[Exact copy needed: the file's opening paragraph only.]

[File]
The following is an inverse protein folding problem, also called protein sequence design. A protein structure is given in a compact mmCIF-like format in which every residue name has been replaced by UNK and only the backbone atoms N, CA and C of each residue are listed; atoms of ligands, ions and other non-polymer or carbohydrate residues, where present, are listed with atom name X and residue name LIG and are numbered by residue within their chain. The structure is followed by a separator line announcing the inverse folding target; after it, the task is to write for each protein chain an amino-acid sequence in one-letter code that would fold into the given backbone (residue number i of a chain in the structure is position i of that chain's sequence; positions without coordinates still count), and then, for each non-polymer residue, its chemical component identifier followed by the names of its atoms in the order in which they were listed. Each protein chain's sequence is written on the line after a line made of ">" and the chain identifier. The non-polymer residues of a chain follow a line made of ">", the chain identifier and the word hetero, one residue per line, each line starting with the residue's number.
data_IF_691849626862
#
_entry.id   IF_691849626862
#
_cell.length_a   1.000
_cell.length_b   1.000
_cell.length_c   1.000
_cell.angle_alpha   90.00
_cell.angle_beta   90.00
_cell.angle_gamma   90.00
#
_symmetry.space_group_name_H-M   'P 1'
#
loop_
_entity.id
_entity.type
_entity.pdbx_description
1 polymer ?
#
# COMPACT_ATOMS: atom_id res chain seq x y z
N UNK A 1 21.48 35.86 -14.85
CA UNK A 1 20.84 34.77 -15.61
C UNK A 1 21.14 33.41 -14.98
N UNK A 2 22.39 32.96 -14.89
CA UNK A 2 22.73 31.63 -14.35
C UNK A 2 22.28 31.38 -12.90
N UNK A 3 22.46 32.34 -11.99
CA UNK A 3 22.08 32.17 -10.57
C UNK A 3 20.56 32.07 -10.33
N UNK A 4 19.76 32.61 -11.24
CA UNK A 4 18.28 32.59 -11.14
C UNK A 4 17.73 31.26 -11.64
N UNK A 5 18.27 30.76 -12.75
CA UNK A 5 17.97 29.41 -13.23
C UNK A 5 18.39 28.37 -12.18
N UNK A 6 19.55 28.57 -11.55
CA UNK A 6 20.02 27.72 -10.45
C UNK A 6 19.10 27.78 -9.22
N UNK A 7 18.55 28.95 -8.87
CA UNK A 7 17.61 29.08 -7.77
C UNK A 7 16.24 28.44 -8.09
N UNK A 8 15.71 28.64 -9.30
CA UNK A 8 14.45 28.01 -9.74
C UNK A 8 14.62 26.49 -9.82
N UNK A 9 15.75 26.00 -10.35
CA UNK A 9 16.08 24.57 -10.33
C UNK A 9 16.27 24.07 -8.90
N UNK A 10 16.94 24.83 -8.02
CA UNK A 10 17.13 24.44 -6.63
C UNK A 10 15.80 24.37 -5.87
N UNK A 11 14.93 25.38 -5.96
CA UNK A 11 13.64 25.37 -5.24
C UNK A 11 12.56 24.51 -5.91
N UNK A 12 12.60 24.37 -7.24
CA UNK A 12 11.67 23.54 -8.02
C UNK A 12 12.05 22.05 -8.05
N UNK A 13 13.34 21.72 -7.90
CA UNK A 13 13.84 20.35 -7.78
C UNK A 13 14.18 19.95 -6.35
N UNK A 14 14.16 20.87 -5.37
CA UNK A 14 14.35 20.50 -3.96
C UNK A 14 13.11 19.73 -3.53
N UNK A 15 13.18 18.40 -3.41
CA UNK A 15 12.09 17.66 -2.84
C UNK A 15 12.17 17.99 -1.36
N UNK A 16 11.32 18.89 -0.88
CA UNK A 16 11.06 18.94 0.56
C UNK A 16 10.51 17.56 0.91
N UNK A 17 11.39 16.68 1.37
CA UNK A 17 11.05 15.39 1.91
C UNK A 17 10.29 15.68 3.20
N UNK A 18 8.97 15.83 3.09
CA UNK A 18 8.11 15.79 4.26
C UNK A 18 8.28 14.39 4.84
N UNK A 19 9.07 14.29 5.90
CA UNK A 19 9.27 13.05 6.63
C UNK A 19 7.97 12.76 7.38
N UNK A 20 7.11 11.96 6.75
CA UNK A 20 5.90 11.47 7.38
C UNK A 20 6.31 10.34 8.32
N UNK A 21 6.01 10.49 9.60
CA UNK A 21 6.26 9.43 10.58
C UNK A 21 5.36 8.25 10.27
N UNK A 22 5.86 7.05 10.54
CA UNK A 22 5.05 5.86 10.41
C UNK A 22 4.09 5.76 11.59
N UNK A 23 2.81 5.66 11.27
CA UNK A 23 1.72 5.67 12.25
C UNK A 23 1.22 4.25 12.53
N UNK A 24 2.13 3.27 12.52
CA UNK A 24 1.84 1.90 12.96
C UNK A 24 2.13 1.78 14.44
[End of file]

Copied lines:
The following is an inverse protein folding problem, also called protein sequence design. A protein structure is given in a compact mmCIF-like format in which every residue name has been replaced by UNK and only the backbone atoms N, CA and C of each residue are listed; atoms of ligands, ions and other non-polymer or carbohydrate residues, where present, are listed with atom name X and residue name LIG and are numbered by residue within their chain. The structure is followed by a separator line announcing the inverse folding target; after it, the task is to write for each protein chain an amino-acid sequence in one-letter code that would fold into the given backbone (residue number i of a chain in the structure is position i of that chain's sequence; positions without coordinates still count), and then, for each non-polymer residue, its chemical component identifier followed by the names of its atoms in the order in which they were listed. Each protein chain's sequence is written on the line after a line made of ">" and the chain identifier. The non-polymer residues of a chain follow a line made of ">", the chain identifier and the word hetero, one residue per line, each line starting with the residue's number.